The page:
For things to change, there needs to be a new industry-wide mindset and methodology that developers apply to their own work, especially now that we live and operate in a digital-first world. It has to be a concerted push by developers to preserve their work in corporate environments that don’t care about old things, or are particularly litigious about piracy and emulation—literally the last line of defence against obsolescence for so many important games.
The Making of Karateka was possible because Jordan Mechner kept so much hard analogue development material, and because Digital Eclipse was able to give it literal years of care and attention as befitting a documentary project. It’s hard to imagine the same treatment being given to the history of a triple-A game with thousands of workers, probably egregious labor practices and internal regulations that hinder the transparency and research required.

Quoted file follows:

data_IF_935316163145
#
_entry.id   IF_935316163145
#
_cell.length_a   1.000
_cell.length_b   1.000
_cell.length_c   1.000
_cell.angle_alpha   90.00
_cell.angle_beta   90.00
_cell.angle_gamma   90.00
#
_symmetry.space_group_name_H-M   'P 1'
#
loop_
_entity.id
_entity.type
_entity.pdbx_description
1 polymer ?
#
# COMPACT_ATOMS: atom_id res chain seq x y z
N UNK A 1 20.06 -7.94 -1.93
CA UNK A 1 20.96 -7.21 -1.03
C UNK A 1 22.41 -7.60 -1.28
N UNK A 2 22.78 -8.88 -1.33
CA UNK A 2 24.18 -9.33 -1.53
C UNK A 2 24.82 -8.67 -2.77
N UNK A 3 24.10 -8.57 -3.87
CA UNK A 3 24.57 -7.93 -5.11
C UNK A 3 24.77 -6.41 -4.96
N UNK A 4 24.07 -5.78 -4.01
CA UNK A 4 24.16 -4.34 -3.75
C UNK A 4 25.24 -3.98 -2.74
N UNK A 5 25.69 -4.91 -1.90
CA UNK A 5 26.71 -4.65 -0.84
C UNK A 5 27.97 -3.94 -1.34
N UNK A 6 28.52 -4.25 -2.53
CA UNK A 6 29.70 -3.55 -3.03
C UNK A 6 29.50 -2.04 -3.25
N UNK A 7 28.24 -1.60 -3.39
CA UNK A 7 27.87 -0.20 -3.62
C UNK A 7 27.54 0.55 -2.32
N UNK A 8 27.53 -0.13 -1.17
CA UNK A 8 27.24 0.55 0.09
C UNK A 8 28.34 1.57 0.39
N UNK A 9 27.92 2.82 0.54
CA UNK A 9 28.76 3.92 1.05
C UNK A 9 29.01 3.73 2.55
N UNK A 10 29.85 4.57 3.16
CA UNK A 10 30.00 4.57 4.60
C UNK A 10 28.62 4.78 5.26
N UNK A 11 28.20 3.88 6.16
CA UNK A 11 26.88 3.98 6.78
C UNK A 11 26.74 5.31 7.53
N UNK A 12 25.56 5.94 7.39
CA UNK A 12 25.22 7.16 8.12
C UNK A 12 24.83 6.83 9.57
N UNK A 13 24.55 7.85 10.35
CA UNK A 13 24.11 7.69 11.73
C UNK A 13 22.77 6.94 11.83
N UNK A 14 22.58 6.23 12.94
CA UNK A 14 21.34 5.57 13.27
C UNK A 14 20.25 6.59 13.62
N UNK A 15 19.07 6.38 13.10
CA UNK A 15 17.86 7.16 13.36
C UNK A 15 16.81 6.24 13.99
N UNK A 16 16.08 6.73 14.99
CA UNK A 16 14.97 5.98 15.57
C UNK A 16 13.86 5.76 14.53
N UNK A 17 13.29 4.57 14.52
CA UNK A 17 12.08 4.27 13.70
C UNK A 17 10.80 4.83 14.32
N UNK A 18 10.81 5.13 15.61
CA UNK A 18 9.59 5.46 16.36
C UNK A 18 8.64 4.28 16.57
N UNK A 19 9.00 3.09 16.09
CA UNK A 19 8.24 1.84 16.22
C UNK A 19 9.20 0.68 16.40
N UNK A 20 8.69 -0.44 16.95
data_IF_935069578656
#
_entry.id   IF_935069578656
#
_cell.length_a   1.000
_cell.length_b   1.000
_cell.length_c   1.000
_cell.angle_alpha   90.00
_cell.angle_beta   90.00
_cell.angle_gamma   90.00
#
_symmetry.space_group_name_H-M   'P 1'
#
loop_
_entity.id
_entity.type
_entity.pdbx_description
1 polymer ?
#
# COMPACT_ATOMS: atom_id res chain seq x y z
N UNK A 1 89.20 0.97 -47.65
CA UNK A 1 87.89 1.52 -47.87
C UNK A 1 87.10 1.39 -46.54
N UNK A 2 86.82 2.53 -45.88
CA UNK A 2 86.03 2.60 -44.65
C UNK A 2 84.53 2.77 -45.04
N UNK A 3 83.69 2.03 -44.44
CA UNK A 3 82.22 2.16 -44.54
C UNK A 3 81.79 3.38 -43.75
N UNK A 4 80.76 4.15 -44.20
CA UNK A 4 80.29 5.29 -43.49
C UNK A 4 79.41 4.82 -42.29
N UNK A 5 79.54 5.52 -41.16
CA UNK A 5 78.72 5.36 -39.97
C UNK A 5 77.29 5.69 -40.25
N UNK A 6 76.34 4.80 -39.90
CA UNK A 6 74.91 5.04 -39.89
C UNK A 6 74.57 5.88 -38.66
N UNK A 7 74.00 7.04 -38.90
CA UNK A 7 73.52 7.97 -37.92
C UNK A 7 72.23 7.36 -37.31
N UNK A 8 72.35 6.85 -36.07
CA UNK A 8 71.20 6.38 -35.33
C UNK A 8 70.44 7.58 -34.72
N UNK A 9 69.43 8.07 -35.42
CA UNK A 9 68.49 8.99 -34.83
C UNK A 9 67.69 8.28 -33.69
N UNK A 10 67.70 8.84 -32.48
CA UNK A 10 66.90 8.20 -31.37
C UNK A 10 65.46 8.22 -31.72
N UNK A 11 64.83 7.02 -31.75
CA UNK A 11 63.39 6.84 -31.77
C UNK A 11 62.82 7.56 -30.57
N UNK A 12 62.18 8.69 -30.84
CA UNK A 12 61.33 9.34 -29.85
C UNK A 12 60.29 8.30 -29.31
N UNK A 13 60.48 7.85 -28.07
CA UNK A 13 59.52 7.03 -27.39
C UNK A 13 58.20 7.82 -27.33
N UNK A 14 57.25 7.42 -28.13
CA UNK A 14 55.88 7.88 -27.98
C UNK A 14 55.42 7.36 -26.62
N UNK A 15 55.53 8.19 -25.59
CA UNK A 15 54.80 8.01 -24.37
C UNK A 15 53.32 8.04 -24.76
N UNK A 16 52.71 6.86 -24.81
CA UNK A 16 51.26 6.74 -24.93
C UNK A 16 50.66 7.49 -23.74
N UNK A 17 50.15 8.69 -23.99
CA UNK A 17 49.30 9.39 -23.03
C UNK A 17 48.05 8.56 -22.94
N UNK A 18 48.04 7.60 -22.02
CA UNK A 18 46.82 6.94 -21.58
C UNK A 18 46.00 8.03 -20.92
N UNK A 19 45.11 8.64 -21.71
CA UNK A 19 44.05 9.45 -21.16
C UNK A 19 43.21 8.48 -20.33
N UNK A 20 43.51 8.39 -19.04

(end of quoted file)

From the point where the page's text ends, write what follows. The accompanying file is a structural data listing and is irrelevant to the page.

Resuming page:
Karateka was the perfect game to galvanize discussion about the way we think about game history. In an ideal world, the “docugame” genre will flourish into a diverse microcosm of stories with established standards of academic rigor and research principles. Hopefully it’s the first of many Digital Eclipse will make—but what matters more is other game studios following their example, capturing the very weirdest and wildest projects and stories for posterity before they disappear.